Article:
Background: Uncomplicated skin and skin-structure infections are commonly observed in medical practice. Because these infections typically are confined to the superficial layers and seldom lead to the destruction of skin structures and resultant systemic dissemination, in general they can be treated with an oral antibiotic with potent microbiologic activity against gram-positive pathogens.
Objective: This paper compares the efficacy and tolerability of 3 beta-lactam antibiotics in patients with uncomplicated skin and skin-structure infections.
Methods: Two double-blind, multicenter, parallel-group studies were conducted, in which patients aged > or = 12 years with uncomplicated skin and skin-structure infections were randomized to receive cefditoren 200 or 400 mg, cefuroxime 250 mg, or cefadroxil 500 mg, each BID for 10 days. Study 1 compared cefditoren with cefuroxime; Study 2 compared cefditoren with cefadroxil. Clinical and microbiologic responses were assessed at a posttreatment visit (within 48 hours of treatment completion) and test-of-cure visit (7-14 days after treatment completion). Patients were monitored closely throughout the study with the use of physical examinations, clinical laboratory tests, and assessment of adverse events.
Results: A total of 1,685 patients (855 males, 830 females; mean age, 41.1 years [range, 12-95 years]) were enrolled. Within both studies, the 3 treatment groups were similar at baseline based on demographic characteristics and types of infection. Cellulitis (26%), wound infection (25%), and simple abscess (15%) were the most common infections. Clinical cure rates at the test-of-cure visit were 85% (443/523) for cefditoren 200 mg, 83% (427/516) for cefditoren 400 mg, 88% (234/265) for cefuroxime, and 85% (211/248) for cefadroxil. At the test-of-cure visit, cefditoren 200 mg had eradicated significantly fewer of the causative pathogens isolated before treatment in microbiologically evaluable patients than did cefuroxime in Study 1 (P = 0.043) but significantly more of the pathogens than did cefadroxil in Study 2 (P = 0.018). Eradication rates for the most commonly isolated pathogens were generally similar in the 3 treatment groups in both studies, with the only significant difference favoring cefditoren 200 and 400 mg over cefadroxil for Peptostreptococcus species in Study 2 (P = 0.016 and P = 0.003, respectively). A minority of patients (< or = 5% in any treatment group) discontinued study-drug treatment prematurely due to a treatment-related adverse event, with statistically higher rates for cefditoren 400 mg than for cefditoren 200 mg and the comparator cephalosporins (each P < 0.05). All 3 cephalosporins were generally well tolerated. Most adverse events (>93%) were categorized as mild to moderate, with the most common being diarrhea, nausea, and headache.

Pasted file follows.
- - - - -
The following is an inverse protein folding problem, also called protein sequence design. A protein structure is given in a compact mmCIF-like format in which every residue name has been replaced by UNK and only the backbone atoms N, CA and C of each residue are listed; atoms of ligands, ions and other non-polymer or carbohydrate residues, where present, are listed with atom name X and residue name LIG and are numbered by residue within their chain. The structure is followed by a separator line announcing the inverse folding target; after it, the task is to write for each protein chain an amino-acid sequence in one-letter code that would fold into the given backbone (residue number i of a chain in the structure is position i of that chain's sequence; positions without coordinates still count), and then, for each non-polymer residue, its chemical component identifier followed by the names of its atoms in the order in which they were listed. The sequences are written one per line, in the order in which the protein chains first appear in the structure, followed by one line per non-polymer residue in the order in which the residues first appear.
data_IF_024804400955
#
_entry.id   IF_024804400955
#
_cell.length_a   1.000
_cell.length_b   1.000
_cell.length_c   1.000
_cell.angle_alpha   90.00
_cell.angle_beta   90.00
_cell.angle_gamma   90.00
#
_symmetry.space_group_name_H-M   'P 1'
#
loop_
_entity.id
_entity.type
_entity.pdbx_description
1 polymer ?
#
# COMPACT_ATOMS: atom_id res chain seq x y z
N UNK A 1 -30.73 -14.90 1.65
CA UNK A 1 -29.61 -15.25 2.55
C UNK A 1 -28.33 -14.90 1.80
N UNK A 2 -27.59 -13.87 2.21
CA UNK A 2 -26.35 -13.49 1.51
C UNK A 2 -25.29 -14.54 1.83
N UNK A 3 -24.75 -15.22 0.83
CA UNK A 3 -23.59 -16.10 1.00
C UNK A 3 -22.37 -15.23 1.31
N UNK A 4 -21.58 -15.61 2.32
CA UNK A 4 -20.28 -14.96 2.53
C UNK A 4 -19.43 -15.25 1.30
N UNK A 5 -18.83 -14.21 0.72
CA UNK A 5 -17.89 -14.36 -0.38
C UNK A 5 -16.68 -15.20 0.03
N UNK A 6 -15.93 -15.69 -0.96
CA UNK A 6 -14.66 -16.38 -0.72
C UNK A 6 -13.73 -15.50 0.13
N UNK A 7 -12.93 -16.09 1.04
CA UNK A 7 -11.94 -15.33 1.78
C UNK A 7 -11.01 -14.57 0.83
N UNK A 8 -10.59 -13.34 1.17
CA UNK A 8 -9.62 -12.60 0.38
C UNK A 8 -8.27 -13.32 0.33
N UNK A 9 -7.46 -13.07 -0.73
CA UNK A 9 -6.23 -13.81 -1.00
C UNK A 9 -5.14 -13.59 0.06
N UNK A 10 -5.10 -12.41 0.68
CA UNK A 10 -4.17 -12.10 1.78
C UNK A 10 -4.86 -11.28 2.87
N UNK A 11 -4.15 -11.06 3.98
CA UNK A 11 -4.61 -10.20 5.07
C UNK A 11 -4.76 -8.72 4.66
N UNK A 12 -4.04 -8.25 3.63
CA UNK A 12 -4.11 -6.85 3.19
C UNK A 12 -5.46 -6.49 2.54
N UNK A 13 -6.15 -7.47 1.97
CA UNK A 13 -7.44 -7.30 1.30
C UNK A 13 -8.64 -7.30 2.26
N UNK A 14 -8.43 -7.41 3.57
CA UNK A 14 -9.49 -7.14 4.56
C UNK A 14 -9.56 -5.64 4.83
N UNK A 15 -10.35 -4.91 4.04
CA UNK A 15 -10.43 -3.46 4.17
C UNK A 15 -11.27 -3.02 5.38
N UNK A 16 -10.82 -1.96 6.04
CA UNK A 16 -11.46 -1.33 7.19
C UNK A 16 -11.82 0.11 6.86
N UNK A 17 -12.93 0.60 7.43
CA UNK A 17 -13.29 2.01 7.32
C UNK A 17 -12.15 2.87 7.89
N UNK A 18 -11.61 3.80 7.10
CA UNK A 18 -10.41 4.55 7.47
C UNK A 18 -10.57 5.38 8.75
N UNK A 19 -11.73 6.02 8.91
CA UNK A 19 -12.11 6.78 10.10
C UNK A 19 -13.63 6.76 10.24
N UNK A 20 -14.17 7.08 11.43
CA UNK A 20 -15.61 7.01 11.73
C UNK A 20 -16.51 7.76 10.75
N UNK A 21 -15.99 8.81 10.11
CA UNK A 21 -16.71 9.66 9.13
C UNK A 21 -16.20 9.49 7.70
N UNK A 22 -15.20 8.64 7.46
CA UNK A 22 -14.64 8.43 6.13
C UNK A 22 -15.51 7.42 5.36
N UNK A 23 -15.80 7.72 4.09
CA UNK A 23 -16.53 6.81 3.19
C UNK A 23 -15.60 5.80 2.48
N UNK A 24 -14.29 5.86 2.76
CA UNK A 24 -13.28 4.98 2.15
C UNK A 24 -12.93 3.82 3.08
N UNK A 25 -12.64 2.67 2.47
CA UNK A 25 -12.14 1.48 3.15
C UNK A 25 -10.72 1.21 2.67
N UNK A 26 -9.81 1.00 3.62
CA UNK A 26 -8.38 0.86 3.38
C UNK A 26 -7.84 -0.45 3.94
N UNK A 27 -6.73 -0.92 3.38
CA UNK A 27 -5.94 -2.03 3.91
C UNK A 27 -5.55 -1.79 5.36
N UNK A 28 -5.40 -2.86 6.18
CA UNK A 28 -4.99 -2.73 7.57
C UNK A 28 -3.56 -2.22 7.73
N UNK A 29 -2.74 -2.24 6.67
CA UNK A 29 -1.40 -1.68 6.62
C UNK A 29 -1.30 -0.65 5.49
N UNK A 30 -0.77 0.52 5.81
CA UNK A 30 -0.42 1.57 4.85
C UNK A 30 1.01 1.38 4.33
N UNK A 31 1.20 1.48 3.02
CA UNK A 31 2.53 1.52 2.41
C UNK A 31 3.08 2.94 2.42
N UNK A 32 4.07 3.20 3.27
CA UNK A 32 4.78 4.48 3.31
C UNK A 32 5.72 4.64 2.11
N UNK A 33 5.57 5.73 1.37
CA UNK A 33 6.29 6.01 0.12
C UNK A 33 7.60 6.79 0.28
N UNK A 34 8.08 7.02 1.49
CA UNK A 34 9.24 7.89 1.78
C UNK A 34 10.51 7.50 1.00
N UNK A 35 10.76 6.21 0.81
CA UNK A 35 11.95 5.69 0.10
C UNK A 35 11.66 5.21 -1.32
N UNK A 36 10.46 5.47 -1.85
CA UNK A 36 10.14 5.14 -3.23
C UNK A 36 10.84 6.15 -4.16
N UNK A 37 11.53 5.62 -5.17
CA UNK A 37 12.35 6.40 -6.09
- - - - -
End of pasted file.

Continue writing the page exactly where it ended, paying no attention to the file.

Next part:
Conclusion: In this population of patients with uncomplicated skin and skin-structure infections, including those due to Staphylococcus aureus or Streptococcus pyogenes, the clinical cure rate and tolerability of cefditoren were comparable to those of cefuroxime and cefadroxil.